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Friday, February 14, 2014

INDISCREET (1958)

Cary Grant and Ingrid Bergman, with half a century’s worth of collective film history behind them, put on an acting clinic of relaxed charm & undiminished glamor in this ultra-smooth stage transfer from Stanley Donen. It’s a trifle, a theatrical amuse-bouche (School of Ferenc Molnár) wrestled out from the remains of Norman Krasna’s misbegotten play by . . . Norman Krasna! (Hard to figure out how Charles Boyer, Mary Martin & director Joshua Logan flamed out with it on B’way.) Bergman plays a sadder-but-wiser stage actress who falls hard for Grant’s financier/diplomat knowing full well he’s stuck in one of those unbreakable marriages so popular with playwrights & scripters before the ‘60s sexual revolution and eased up divorce courts made such things irrelevant. But an ironic twist to the relationship’s status quo just might screw things up. That’s about it for the plot, but it’s more than enough for a film that’s aged better than you might expect. There’s good support from cast & crew, and even if lenser Freddie Young didn’t get on with Donen, you’d never guess it from the rich look. (Just be sure to avoid the drab Artisan DVD issued in 2001.) Donen really knows what he’s up to, playfully starting the film with a pair of opening curtains, never overselling set pieces, encouraging Grant to cut up with some improvised hoofing on a Highland Fling, and famously splitting his screen to put Grant & Bergman in bed together visually if not physically, even while separated by the English Channel.* (And note our German poster which seems to promise a sequel to that other Grant/Bergman pic, Hitchcock’s NOTORIOUS/’46.)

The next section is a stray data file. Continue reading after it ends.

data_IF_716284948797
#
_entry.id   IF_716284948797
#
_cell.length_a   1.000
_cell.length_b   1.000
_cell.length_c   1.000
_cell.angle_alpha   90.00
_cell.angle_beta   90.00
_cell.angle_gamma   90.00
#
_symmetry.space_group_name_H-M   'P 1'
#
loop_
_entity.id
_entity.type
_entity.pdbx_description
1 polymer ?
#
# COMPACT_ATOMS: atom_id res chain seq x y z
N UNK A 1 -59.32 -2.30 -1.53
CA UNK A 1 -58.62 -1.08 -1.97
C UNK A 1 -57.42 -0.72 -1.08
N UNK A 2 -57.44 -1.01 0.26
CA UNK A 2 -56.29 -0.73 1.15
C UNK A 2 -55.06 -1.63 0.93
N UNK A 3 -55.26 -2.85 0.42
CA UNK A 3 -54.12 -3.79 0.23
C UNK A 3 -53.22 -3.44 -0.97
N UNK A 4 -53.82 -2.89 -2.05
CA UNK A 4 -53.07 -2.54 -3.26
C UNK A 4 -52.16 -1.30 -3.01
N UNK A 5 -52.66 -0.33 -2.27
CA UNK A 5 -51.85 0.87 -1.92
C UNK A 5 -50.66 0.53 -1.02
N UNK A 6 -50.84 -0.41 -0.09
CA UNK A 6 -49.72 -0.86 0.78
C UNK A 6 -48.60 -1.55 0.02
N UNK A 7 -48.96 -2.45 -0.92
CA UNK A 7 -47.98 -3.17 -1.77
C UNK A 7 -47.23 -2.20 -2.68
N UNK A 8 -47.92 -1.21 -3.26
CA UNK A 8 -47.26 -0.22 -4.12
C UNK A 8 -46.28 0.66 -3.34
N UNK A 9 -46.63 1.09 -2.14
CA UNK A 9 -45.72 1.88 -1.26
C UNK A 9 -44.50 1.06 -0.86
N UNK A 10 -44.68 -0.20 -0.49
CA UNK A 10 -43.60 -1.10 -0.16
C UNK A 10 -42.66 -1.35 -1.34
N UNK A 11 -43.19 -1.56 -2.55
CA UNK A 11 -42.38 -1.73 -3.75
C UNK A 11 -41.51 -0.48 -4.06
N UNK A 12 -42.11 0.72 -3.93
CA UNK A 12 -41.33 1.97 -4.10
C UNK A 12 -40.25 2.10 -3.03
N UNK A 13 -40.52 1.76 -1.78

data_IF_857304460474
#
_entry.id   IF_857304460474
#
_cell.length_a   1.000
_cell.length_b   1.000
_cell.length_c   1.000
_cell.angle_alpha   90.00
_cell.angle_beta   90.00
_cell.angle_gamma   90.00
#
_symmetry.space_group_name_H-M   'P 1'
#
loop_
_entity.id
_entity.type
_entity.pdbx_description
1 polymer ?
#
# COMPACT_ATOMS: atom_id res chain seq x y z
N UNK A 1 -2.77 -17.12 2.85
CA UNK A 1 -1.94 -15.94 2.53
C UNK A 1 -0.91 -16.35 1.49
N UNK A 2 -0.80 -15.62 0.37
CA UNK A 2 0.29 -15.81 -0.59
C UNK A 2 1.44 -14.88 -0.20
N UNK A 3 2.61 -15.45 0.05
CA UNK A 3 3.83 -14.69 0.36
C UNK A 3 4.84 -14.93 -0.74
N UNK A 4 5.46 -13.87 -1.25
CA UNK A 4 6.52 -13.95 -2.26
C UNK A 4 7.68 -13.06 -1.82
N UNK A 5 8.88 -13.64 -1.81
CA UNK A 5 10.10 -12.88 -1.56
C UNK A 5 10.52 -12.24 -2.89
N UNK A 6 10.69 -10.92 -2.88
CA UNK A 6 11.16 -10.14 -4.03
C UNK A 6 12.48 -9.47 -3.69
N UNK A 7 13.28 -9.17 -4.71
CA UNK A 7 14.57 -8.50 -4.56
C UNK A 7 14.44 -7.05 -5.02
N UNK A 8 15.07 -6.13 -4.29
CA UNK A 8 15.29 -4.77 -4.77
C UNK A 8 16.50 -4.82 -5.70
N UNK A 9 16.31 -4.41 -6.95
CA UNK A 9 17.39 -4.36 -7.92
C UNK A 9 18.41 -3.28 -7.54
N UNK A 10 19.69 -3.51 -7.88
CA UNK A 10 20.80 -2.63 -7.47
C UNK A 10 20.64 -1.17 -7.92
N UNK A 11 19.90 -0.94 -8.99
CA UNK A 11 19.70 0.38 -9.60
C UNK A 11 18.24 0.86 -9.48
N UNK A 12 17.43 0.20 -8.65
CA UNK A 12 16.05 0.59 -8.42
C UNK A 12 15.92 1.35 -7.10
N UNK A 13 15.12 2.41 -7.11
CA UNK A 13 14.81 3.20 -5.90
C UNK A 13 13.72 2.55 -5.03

SCREWY THOUGHT OF THE DAY/DOUBLE-BILL: *You’ll find a similar split-screen double-bed trick shot in a mediocre Screwball Comedy called WEDDING PRESENT/’36 that stars Joan Bennett and, of all people, Cary Grant!

READ ALL ABOUT IT: The chapter on INDISCREET in Stephen Silverman’s Donen bio, DANCING ON THE CEILING, shows the stars to be every bit as pleasant & winning as the film.

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